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Published 17 October 2014
Reacting to the launch yesterday (16 October) of the Lyons Housing Review, which examines current and future housing policy in England, Anita Rivera, Head of Planning at international law firm DAC Beachroft, said:
"The Lyons Housing Review acknowledges the main issues facing housing delivery, offers a number of bold solutions and should be applauded. It recognises the combined failures of the market, planning, leadership (on both national and local levels), fiscal constraints and misunderstanding, which has allowed the housing crisis to escalate. Its recommendations are bold and inspiring. Although not all of the recommendations are likely to be achievable, it provides many that are and should be further explored."
Giving further detail, Anita added:
"Local planning authorities should not be allowed to fail in their duty to provide an up-to-date local plan, which sets out housing requirements and allocates sufficient land to meet housing need. But, if the results of the new 'duty to cooperate' between neighbouring local authorities is anything to go by, the threat of empowering the Secretary of State to direct the Planning Inspectorate to intervene to 'ensure an acceptable plan is produced' in cooperation with local residents will be hard to achieve.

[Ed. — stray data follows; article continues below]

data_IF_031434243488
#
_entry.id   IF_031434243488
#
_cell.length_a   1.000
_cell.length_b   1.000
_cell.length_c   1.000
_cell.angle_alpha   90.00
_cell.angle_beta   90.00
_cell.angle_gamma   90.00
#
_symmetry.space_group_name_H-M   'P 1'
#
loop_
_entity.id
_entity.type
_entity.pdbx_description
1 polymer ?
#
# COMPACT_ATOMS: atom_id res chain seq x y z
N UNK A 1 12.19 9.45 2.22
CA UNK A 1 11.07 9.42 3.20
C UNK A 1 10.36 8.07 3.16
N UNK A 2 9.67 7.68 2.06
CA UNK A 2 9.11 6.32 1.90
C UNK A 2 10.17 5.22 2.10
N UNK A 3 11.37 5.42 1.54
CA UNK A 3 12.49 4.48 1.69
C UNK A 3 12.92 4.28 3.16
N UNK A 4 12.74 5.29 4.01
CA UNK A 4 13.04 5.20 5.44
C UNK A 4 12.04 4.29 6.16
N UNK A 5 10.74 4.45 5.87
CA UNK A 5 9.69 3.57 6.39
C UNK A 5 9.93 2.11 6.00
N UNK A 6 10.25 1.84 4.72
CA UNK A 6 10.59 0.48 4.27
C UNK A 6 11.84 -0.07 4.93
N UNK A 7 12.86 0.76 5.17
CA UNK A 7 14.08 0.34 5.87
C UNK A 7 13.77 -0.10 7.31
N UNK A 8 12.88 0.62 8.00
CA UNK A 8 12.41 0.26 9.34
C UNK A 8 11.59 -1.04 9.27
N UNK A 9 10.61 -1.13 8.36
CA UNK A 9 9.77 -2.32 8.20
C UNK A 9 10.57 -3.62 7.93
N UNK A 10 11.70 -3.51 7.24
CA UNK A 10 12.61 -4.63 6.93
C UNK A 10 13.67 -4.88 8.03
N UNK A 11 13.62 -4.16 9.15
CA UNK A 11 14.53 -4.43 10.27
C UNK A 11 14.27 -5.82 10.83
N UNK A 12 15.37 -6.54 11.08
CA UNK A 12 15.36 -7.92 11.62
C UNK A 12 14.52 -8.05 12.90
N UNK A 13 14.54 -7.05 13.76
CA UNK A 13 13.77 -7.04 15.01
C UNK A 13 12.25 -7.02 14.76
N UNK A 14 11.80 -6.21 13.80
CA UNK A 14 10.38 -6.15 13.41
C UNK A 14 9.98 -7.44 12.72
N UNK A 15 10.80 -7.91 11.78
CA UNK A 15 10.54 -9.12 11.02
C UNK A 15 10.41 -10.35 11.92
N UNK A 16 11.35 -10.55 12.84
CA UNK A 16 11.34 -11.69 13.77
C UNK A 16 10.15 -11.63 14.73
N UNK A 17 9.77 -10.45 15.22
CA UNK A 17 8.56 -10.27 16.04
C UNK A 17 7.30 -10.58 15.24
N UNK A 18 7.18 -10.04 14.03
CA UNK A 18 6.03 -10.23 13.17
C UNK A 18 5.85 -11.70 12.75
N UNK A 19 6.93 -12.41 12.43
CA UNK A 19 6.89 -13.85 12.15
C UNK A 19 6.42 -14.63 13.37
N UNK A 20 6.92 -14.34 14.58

"The Review promotes several suggestions to encourage the build out of housing on land that has either been granted planning consent or has been allocated in a local plan. Some are practical, easy wins: for instance, shortening the length of time to implement a planning permission and increasing the threshold of implementation to keep a planning permission alive. These are not bad ideas and most housebuilders would welcome the ability to implement consents sooner but, equally, mechanisms to speed up the pace of discharging planning conditions and a reduction in the number of pre-commencement conditions to enable this to happen needs to be secured.
"Another proposal in the Review unlikely to win favour among delivery partners is the option of charging landowners council tax on an annual basis for housing, which is not delivered. This places a positive obligation on a landowner to either build the houses or pay the tax and fails to recognise that the landowner is often not the developer (who is often subject to the terms of an option agreement) or the commercial reality of housebuilders that are answerable to shareholders.
"The ability to exercise CPO powers to promote housing development is a powerful tool. Changes to legislation and compensation provisions together with greater clarity can and should be used to facilitate the delivery of housing. The proposals being put forward for large-scale site assembly to enhance compensation are commercial, realistic and should be deliverable."